That’s exactly what ketones do: inhibit lipolysis, the breakdown of body fat into triglycerides and free fatty acids for burning. In normal conditions where ketones are produced endogenously, this is expected and beneficial. If homemade ketones increased lipolysis, you’d end up with ketoacidosis. You’d make ketones which released more body fat which got turned into more ketones which released more body fat which became more ketones. And on and on. It simply wouldn’t stop.
Eating around 20 grams of net carbs a day is as a foolproof way to get you into ketosis a quickly as is humanly possible. However, having 50 grams of total carbs will also get you into ketosis within three days [3]. This amount of carbs is enough to deplete glucose reserves. It's also low enough to prevent fat being used to make glucose and, instead, the body is forced to make ketones.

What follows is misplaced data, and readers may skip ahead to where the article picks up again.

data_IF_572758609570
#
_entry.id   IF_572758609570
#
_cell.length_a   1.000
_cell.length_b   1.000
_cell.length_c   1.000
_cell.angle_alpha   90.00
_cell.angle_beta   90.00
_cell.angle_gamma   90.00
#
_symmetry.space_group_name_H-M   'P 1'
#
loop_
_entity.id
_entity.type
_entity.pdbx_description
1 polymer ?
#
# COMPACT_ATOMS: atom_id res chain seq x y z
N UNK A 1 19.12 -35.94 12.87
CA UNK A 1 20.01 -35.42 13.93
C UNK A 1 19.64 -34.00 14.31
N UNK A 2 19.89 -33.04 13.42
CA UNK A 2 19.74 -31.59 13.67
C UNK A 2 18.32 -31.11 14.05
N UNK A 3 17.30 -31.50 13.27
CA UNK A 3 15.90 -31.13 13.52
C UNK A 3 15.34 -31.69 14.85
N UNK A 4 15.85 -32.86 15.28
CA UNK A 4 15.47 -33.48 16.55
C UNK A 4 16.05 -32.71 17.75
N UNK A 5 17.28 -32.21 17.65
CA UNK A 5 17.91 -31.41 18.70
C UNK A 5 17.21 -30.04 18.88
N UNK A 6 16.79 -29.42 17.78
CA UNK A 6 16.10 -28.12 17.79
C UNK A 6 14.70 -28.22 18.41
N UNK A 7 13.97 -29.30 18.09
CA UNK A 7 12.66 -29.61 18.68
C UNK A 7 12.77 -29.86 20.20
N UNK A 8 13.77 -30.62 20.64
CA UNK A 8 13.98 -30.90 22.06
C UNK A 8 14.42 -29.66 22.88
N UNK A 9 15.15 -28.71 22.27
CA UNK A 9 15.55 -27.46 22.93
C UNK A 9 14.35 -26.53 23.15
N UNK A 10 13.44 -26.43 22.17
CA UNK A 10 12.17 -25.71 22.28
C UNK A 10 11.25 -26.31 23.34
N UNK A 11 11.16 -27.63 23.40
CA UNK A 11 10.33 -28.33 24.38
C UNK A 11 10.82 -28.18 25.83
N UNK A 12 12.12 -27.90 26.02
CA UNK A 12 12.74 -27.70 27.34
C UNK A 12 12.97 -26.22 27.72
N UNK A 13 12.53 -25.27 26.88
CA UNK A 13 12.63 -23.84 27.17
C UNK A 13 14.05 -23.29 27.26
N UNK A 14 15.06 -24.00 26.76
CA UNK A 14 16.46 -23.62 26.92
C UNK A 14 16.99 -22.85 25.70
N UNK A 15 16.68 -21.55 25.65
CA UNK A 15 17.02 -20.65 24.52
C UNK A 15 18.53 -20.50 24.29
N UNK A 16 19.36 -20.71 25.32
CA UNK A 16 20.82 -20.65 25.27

Weight loss benefits ushered the keto diet into the spotlight. That’s how most people have likely heard about ketones, a fuel source created naturally by the body when burning fat. But more and more research points to diverse applications of ketones in the blood outside of just fat loss, from improved endurance performance to the treatment of medical conditions like epilepsy.
Intense exercise -- more than just fidgeting or pacing -- uses ketones, when glucose is in short supply, which means the body has to create more ketones to replace what you use. This is great for those who are used to a moderate to intense activity level, but intensity is a fine dance between encouraging ketone production and elevating cortisol for the rest of us.
Some people follow more of an Ultra Low Carb diet approach. This is generally around 50g or less of carbs per day. A ULC is more supportive of reaching a ketogenic state, but again total carbs are not the only variable when it comes to reaching ketosis (other factors such as types of carbs, protein consumption, portion size, ingredients, supplements used etc. all play a role and will be covered in more detail below).